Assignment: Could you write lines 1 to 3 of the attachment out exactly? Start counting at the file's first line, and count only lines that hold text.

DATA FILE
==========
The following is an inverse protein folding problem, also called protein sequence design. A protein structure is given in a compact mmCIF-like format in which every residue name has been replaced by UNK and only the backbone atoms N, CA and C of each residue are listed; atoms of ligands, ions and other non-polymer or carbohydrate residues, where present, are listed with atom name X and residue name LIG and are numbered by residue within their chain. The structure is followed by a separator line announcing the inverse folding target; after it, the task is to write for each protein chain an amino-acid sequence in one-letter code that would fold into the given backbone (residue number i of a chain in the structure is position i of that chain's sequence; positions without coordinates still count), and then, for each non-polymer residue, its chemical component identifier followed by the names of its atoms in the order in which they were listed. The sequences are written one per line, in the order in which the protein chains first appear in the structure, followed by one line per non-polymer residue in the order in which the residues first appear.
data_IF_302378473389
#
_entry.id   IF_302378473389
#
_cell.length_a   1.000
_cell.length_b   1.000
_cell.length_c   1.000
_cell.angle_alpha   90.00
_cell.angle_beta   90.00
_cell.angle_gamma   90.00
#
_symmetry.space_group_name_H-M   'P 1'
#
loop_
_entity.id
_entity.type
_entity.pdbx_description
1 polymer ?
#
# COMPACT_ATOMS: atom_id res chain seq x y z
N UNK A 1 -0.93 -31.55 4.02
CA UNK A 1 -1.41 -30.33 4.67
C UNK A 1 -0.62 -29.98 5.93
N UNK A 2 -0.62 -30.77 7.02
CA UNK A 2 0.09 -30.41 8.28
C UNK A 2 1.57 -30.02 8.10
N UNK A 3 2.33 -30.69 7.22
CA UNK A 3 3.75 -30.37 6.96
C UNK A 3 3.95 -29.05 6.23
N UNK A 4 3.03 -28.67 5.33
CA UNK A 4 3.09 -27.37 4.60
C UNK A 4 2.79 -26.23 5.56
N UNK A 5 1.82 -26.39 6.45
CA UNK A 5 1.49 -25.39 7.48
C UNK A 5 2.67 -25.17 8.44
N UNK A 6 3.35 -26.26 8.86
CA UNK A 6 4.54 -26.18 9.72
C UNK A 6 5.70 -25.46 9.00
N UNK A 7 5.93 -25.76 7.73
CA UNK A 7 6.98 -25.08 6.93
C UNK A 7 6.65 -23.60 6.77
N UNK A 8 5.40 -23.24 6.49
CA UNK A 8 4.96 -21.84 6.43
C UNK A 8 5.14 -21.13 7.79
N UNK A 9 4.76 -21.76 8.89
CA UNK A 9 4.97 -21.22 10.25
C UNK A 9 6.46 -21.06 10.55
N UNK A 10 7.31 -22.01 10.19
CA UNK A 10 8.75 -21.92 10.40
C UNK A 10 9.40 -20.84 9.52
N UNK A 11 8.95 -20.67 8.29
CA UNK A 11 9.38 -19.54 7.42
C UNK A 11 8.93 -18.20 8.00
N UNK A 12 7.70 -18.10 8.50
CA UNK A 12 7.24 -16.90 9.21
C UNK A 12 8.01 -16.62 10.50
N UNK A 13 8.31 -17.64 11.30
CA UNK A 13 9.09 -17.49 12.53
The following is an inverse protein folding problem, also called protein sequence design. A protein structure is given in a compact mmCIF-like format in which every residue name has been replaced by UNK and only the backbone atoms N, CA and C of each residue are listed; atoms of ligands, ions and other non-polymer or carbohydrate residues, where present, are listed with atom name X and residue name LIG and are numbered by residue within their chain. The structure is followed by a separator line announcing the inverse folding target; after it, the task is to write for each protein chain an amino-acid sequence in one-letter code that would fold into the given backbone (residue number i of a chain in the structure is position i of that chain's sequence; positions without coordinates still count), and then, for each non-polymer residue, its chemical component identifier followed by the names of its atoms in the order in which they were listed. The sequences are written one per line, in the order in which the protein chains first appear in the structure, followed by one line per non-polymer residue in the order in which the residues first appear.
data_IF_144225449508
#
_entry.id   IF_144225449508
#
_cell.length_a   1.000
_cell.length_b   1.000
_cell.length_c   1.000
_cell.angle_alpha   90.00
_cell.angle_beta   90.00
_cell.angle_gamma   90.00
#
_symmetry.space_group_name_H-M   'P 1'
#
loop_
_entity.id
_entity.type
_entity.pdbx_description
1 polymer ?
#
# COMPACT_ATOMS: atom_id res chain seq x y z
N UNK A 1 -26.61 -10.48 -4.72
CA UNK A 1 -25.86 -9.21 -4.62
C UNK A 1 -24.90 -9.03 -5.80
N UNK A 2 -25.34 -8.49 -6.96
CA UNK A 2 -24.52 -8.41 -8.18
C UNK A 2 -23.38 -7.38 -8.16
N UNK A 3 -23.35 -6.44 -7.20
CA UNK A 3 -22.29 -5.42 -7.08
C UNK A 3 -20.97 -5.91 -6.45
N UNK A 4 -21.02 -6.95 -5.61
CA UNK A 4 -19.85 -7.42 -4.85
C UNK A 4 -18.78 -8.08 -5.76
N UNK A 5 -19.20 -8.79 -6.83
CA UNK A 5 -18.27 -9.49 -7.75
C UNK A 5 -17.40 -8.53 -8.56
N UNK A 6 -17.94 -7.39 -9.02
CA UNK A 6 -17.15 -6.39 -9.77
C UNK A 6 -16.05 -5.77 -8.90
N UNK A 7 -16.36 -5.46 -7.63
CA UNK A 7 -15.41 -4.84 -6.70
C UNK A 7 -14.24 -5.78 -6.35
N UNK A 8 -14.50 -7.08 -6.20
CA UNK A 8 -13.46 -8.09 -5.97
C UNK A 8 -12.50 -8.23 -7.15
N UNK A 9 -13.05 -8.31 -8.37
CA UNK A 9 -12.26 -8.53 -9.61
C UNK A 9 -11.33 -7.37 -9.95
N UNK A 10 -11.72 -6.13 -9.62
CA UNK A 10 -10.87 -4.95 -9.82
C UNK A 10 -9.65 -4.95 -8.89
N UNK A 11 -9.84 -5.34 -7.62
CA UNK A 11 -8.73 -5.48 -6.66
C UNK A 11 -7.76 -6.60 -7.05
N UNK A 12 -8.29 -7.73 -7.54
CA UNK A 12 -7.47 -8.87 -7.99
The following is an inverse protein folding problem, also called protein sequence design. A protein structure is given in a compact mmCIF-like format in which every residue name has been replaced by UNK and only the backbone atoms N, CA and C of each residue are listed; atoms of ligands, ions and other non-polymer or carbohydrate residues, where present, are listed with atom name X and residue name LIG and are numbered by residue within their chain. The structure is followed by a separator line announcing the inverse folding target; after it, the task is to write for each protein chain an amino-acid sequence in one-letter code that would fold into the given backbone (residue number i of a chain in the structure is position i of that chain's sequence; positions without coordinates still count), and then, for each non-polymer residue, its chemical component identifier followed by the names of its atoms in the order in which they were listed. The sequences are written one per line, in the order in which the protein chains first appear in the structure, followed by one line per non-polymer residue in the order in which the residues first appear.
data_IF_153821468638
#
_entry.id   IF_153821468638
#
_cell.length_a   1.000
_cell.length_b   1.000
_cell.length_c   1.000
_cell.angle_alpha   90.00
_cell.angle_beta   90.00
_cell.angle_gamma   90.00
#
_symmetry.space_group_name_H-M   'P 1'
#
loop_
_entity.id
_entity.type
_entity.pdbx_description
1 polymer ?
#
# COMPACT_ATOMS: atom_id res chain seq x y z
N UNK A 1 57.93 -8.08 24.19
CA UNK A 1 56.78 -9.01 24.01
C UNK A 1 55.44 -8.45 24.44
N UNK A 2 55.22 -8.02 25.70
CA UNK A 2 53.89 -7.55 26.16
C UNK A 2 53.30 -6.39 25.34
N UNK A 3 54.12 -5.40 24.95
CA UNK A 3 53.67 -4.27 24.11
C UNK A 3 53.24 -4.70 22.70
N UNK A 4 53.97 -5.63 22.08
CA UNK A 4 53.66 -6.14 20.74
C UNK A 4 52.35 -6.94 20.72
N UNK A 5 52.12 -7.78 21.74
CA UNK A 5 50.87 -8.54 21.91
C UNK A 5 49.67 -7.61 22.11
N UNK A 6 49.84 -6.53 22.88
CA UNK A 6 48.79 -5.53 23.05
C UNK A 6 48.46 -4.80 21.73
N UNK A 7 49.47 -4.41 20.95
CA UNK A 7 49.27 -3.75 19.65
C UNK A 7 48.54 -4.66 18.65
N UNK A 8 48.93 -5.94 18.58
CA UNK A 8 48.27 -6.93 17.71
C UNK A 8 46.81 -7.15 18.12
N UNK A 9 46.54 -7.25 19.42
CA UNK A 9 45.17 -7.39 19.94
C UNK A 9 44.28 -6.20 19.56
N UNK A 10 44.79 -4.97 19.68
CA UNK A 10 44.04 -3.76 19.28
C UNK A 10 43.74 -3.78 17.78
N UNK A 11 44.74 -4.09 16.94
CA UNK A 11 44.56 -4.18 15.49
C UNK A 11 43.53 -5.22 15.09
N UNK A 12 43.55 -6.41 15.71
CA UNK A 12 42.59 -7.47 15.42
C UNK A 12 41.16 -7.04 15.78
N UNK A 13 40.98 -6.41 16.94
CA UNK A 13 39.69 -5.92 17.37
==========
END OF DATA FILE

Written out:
The following is an inverse protein folding problem, also called protein sequence design. A protein structure is given in a compact mmCIF-like format in which every residue name has been replaced by UNK and only the backbone atoms N, CA and C of each residue are listed; atoms of ligands, ions and other non-polymer or carbohydrate residues, where present, are listed with atom name X and residue name LIG and are numbered by residue within their chain. The structure is followed by a separator line announcing the inverse folding target; after it, the task is to write for each protein chain an amino-acid sequence in one-letter code that would fold into the given backbone (residue number i of a chain in the structure is position i of that chain's sequence; positions without coordinates still count), and then, for each non-polymer residue, its chemical component identifier followed by the names of its atoms in the order in which they were listed. The sequences are written one per line, in the order in which the protein chains first appear in the structure, followed by one line per non-polymer residue in the order in which the residues first appear.
data_IF_302378473389
#